MICHAEL: When did you first become aware of yourself as an artist? What does painting do for you?

RICHARD: When I think back, I don't think art was something I thought I was going in to particularly. Music was probably more of a likely career path in some way until about 16. I had ideas of going into architecture at one point, but thankfully got introduced to the American Abstract Expressionists and took an art foundation course which then led me into the fine art arena.

A couple of tutors in particular at Bristol Polytechnic introduced me to new artists and jazz music which in combination confirmed a path to take. It was seeing artists such as Cy Twombly, Robert Motherwell and watching musicians such as Keith Tippett and Dollar Brand that opened up an awareness and possibilities in work that hadn't been there before. It developed ideas in terms of how paintings came about, why they were made and the involvement in making a piece became so much more. The processes of making a painting became an important aspect which in turn then played a role in the finished work. It bought much more of an excitement, for me, in developing a piece and seeing where it could lead to. A painting still has to offer me something as well at the end that I perhaps wasn't expecting and has evolved from the process of making it. I don't think of there being a particular time of becoming aware of being an artist -things develop (and are developing) over a long period of time.

MICHAEL: How do people respond when you tell them that you're an artist? How do you think most people view artists these days? Stereotypes or reality?

RICHARD: Usually with surprise or “Really?” or disinterest or “Can you repaint the front of my house?” used to be a favourite. I probably don't go out my way to tell anybody anyway unless it seems a genuine question of interest. It definitely isn't seen as a job, a way of making a living as such. (People think) it doesn't involve any hard work and gives you the time to do exactly as you want when you want!  Having said that, it’s getting better. A lot more people seem to be going to galleries these days and there are a lot more commercial galleries to go to and the so called 'Blockbuster" shows are really drawing people in. So they’re being exposed to the fact that there is a lot of work out there to see, not just the 'highlighted few' that cause(d) some sort of controversy on television. The studio complex, Phoenix Brighton, where my studio is and other studios that I know, go out of their way now to make 'Open Days,' a main event on the calendar. Getting the public into a studio situation goes a long way to breaking down a lot of misconceptions and you can find yourself with people who carry on following your work through galleries that you exhibit with.

With the internet these days, one can find out an awful lot about an artist and their work even before they have been to a show. This used to be where gallery representation came in, still does if it has a really good relationship with the artist, but obviously not solely any more.  It also opens up a source of other people’s opinions and other artist’s work. Perhaps it makes going to a gallery showing your work less intimidating because there is already a connection. I think prospective buyers are finding it more and more important to meet the artist, i.e. at open studios, galleries, etc. Even private viewings aren’t quite what they were. Being able to arrange a time on a one- to-one basis during a show is also becoming something to consider.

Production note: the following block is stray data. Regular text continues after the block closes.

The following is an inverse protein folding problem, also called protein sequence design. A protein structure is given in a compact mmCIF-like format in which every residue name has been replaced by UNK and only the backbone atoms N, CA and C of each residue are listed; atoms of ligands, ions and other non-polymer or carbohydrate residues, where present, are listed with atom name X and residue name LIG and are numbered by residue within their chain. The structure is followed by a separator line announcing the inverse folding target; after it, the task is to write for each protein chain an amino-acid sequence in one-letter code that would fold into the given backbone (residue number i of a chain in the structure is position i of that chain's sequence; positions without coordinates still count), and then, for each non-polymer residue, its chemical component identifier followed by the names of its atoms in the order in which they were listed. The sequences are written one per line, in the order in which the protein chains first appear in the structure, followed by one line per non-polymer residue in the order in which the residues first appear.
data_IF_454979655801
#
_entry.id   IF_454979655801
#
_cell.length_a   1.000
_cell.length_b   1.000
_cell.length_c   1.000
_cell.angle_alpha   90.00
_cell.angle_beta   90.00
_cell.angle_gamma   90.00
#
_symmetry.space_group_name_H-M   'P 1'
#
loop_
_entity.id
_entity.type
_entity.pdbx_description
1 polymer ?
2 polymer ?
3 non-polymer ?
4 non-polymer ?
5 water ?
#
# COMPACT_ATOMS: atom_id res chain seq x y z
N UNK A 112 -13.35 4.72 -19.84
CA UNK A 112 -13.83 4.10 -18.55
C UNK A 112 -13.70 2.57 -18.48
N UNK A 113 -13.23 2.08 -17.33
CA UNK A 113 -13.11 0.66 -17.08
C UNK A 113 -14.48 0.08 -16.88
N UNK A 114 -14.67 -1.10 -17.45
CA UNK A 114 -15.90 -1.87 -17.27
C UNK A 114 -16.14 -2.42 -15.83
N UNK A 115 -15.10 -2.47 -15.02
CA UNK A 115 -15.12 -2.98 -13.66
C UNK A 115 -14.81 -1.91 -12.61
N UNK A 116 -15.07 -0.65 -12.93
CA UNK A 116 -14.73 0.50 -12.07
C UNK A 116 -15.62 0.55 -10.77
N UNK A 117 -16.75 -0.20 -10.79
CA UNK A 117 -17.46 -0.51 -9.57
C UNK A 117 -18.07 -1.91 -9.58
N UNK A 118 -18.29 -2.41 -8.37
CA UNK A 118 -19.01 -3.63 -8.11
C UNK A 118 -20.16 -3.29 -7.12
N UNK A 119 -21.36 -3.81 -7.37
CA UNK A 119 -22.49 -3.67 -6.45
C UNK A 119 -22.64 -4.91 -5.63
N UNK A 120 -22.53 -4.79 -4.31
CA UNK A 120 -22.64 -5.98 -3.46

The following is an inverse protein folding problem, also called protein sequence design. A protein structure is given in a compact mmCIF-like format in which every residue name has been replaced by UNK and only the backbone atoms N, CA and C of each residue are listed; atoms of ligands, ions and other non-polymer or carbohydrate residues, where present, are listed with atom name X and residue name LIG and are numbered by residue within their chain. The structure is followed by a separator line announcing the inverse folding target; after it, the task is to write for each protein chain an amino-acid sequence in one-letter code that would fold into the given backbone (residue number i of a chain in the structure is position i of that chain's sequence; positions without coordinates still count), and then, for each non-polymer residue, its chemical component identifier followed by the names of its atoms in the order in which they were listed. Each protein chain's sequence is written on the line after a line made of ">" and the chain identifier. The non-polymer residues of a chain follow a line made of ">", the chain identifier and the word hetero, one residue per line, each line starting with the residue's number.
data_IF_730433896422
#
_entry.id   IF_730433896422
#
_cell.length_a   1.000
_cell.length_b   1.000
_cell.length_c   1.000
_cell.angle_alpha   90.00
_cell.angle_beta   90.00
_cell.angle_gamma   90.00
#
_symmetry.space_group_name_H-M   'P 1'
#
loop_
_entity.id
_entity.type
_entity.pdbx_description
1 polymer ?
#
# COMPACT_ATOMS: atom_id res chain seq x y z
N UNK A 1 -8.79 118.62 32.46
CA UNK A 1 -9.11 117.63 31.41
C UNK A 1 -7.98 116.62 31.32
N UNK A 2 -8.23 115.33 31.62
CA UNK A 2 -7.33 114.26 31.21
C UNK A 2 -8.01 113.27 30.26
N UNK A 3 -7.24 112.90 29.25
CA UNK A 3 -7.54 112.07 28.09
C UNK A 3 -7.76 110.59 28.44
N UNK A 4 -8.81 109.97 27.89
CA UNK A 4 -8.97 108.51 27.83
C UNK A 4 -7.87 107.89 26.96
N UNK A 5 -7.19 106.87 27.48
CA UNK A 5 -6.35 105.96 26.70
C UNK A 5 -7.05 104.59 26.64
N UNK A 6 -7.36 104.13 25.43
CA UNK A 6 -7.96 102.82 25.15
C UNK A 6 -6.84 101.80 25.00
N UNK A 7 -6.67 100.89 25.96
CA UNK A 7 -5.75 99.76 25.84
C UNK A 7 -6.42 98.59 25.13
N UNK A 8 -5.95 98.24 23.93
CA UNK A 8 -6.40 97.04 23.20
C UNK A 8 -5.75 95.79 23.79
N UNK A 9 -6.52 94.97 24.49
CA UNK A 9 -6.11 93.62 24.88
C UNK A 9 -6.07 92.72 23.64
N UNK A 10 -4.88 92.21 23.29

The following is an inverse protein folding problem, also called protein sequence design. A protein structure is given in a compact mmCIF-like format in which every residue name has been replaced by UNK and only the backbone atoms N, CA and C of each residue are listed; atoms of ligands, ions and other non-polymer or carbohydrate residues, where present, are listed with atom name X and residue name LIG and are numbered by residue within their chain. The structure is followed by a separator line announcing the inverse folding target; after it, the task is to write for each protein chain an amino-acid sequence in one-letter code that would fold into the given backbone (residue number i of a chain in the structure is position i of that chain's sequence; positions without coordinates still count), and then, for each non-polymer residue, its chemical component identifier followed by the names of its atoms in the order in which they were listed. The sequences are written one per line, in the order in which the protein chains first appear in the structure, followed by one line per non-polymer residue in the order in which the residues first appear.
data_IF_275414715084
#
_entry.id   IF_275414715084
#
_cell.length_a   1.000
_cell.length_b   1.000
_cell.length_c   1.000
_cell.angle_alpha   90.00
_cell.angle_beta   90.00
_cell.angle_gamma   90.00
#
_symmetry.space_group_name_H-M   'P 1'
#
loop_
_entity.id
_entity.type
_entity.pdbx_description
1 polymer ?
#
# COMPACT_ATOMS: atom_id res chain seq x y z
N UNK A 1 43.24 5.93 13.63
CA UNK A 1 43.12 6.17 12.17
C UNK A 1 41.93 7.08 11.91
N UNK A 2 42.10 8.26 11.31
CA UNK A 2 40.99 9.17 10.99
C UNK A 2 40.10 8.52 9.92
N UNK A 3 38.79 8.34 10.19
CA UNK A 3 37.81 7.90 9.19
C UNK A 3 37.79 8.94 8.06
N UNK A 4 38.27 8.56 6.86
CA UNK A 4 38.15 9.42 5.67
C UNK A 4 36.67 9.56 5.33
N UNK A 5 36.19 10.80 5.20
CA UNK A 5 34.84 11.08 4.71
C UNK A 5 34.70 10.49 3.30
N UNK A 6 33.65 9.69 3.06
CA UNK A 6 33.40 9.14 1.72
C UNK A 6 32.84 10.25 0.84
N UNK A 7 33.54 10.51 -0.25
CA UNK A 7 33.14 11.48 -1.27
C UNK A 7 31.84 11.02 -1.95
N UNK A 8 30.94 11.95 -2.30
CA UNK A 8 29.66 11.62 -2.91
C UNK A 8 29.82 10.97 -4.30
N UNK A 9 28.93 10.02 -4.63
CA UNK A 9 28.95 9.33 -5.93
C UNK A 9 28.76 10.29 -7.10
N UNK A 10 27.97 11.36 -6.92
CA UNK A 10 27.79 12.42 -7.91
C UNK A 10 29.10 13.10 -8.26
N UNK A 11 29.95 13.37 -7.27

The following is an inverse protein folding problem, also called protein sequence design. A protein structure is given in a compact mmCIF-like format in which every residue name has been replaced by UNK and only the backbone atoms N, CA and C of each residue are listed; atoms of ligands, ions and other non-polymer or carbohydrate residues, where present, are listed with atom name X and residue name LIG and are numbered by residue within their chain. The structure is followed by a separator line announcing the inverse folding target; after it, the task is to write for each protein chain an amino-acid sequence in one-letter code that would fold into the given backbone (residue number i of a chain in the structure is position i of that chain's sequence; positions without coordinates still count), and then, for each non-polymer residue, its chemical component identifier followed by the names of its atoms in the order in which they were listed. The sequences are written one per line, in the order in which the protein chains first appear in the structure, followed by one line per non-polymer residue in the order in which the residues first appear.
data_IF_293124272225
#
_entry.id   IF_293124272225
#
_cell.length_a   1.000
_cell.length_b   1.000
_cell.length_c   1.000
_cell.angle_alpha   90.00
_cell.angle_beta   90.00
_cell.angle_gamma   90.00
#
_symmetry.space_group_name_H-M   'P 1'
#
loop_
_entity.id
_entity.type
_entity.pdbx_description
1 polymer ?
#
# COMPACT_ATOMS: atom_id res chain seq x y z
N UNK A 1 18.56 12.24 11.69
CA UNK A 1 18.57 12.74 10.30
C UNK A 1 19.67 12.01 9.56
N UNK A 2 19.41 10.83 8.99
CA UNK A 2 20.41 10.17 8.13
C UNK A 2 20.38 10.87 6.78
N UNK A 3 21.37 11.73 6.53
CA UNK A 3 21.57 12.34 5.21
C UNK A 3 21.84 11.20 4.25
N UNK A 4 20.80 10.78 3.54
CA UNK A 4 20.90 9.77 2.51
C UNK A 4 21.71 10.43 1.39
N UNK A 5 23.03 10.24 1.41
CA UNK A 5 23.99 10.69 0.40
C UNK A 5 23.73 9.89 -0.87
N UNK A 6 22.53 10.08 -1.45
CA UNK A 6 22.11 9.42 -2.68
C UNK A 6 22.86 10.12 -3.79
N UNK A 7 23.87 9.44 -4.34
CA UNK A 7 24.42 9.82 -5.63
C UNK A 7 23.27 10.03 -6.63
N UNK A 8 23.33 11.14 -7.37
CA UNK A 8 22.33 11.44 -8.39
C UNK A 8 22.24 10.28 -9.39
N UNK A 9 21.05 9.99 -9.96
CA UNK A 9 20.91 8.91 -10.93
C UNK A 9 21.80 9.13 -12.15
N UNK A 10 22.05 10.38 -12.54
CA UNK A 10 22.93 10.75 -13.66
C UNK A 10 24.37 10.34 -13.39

MICHAEL: Light, space and air seem to be the running themes in your work. You could be presenting an environmental message, but I just get the feeling it's about the luxury of light, space and air … just basking in it.  No?

RICHARD: I think you sum it up pretty well. I would never say there is an environmental message in the work other than the viewer taking it and considering the spaces presented to them but even that would be pretty tenuous. It isn't consciously on the agenda.

Light, space and air are all present and are the main subjects of the paintings, more so than the place itself which is mostly subdued by the painting itself as it develops. I don't think they are immediate paintings. The images enveloped in light and air reveal themselves the more you stand in front of them, if you are willing to let them, in the same way that a real landscape is taken in as you walk through it. This still all has to work within the canvas though. So the space here has to work and somehow, with paint, it has to contain its own light and air. Turner is an obvious influence, but it is his later work and his watercolours where they are bathed in atmosphere, dramatic or quiet, that interest me the most. There is something alive in these works which makes them resonate as if constantly shifting. As a comparison, I also find this in works by Twombly, a painter whose work always draws me back time and time again.

There is so much time, space and air in his paintings that keep you looking. The paint in both becomes something else. Vermeer can do something similar. They are on a different scale physically to many of Twombly and Turner’s work, but carry the same weight for me. I find myself looking into the spaces in the work as much. The manipulation of paint rendering something as simple and seemingly unimportant as a wall tracing the light and atmosphere in the background, quietly adds to the work as much as the main subject. He gives them equal importance and I think they generate that same passing of time and presence when you are in front of them. 

MICHAEL: Finally Richard, when you tally up all of the time you will have spent painting, do you feel it will have been time well spent?

RICHARD: Probably best not to tally up all those hours! I definitely feel it will have been time well spent. Whether other people look at it and see it that way, who knows?  Obviously, it involves times when you feel it hasn’t been well spent, as well as times when it’s going in the direction that leads you somewhere that feeds into the next set of works. You can spend far too much time worrying about what could have been anyway and forget what you may have done. Answering questions such as yours also makes you assess what is happening now, has gone before and where things may be leading to. Thank you for the opportunity to take part in these Q&A's as well.

MICHAEL: Thanks Richard.  I enjoyed our chat.

Check out Richard Whadcock at